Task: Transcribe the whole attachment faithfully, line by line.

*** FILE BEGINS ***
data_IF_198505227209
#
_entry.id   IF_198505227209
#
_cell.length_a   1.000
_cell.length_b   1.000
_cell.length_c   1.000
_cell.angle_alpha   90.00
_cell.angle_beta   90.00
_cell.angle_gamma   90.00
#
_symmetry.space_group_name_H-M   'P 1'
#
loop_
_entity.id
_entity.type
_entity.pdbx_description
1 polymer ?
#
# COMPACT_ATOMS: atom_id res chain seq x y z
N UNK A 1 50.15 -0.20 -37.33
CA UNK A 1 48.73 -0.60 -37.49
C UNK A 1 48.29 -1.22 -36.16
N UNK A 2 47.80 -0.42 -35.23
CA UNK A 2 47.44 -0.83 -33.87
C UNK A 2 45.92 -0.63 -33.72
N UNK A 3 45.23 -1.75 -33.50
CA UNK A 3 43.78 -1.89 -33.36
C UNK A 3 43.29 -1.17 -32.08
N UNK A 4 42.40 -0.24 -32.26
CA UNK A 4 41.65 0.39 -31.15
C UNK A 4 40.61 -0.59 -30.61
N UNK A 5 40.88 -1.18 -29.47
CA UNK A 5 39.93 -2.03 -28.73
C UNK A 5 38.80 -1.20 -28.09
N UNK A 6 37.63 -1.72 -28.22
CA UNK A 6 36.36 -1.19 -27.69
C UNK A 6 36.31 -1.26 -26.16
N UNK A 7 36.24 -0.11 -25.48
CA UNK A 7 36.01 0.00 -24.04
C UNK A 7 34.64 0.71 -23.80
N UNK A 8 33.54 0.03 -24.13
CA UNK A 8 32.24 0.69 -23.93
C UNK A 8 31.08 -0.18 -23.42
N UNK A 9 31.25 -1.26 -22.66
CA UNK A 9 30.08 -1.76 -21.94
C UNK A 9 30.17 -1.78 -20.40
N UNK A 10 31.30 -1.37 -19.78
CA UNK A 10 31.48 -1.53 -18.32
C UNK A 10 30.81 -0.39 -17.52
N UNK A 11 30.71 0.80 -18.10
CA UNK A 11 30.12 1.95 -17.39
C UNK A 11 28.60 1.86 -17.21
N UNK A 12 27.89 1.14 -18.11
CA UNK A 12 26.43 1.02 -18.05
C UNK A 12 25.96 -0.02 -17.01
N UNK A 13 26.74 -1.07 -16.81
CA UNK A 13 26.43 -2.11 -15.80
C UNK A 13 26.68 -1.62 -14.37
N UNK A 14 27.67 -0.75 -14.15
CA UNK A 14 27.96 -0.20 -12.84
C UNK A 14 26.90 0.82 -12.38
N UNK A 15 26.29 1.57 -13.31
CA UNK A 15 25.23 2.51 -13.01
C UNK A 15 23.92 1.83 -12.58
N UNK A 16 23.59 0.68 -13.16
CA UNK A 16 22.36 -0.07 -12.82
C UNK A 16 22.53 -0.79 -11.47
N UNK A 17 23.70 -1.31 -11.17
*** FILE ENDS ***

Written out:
data_IF_198505227209
#
_entry.id   IF_198505227209
#
_cell.length_a   1.000
_cell.length_b   1.000
_cell.length_c   1.000
_cell.angle_alpha   90.00
_cell.angle_beta   90.00
_cell.angle_gamma   90.00
#
_symmetry.space_group_name_H-M   'P 1'
#
loop_
_entity.id
_entity.type
_entity.pdbx_description
1 polymer ?
#
# COMPACT_ATOMS: atom_id res chain seq x y z
N UNK A 1 50.15 -0.20 -37.33
CA UNK A 1 48.73 -0.60 -37.49
C UNK A 1 48.29 -1.22 -36.16
N UNK A 2 47.80 -0.42 -35.23
CA UNK A 2 47.44 -0.83 -33.87
C UNK A 2 45.92 -0.63 -33.72
N UNK A 3 45.23 -1.75 -33.50
CA UNK A 3 43.78 -1.89 -33.36
C UNK A 3 43.29 -1.17 -32.08
N UNK A 4 42.40 -0.24 -32.26
CA UNK A 4 41.65 0.39 -31.15
C UNK A 4 40.61 -0.59 -30.61
N UNK A 5 40.88 -1.18 -29.47
CA UNK A 5 39.93 -2.03 -28.73
C UNK A 5 38.80 -1.20 -28.09
N UNK A 6 37.63 -1.72 -28.22
CA UNK A 6 36.36 -1.19 -27.69
C UNK A 6 36.31 -1.26 -26.16
N UNK A 7 36.24 -0.11 -25.48
CA UNK A 7 36.01 0.00 -24.04
C UNK A 7 34.64 0.71 -23.80
N UNK A 8 33.54 0.03 -24.13
CA UNK A 8 32.24 0.69 -23.93
C UNK A 8 31.08 -0.18 -23.42
N UNK A 9 31.25 -1.26 -22.66
CA UNK A 9 30.08 -1.76 -21.94
C UNK A 9 30.17 -1.78 -20.40
N UNK A 10 31.30 -1.37 -19.78
CA UNK A 10 31.48 -1.53 -18.32
C UNK A 10 30.81 -0.39 -17.52
N UNK A 11 30.71 0.80 -18.10
CA UNK A 11 30.12 1.95 -17.39
C UNK A 11 28.60 1.86 -17.21
N UNK A 12 27.89 1.14 -18.11
CA UNK A 12 26.43 1.02 -18.05
C UNK A 12 25.96 -0.02 -17.01
N UNK A 13 26.74 -1.07 -16.81
CA UNK A 13 26.43 -2.11 -15.80
C UNK A 13 26.68 -1.62 -14.37
N UNK A 14 27.67 -0.75 -14.15
CA UNK A 14 27.96 -0.20 -12.84
C UNK A 14 26.90 0.82 -12.38
N UNK A 15 26.29 1.57 -13.31
CA UNK A 15 25.23 2.51 -13.01
C UNK A 15 23.92 1.83 -12.58
N UNK A 16 23.59 0.68 -13.16
CA UNK A 16 22.36 -0.07 -12.82
C UNK A 16 22.53 -0.79 -11.47
N UNK A 17 23.70 -1.31 -11.17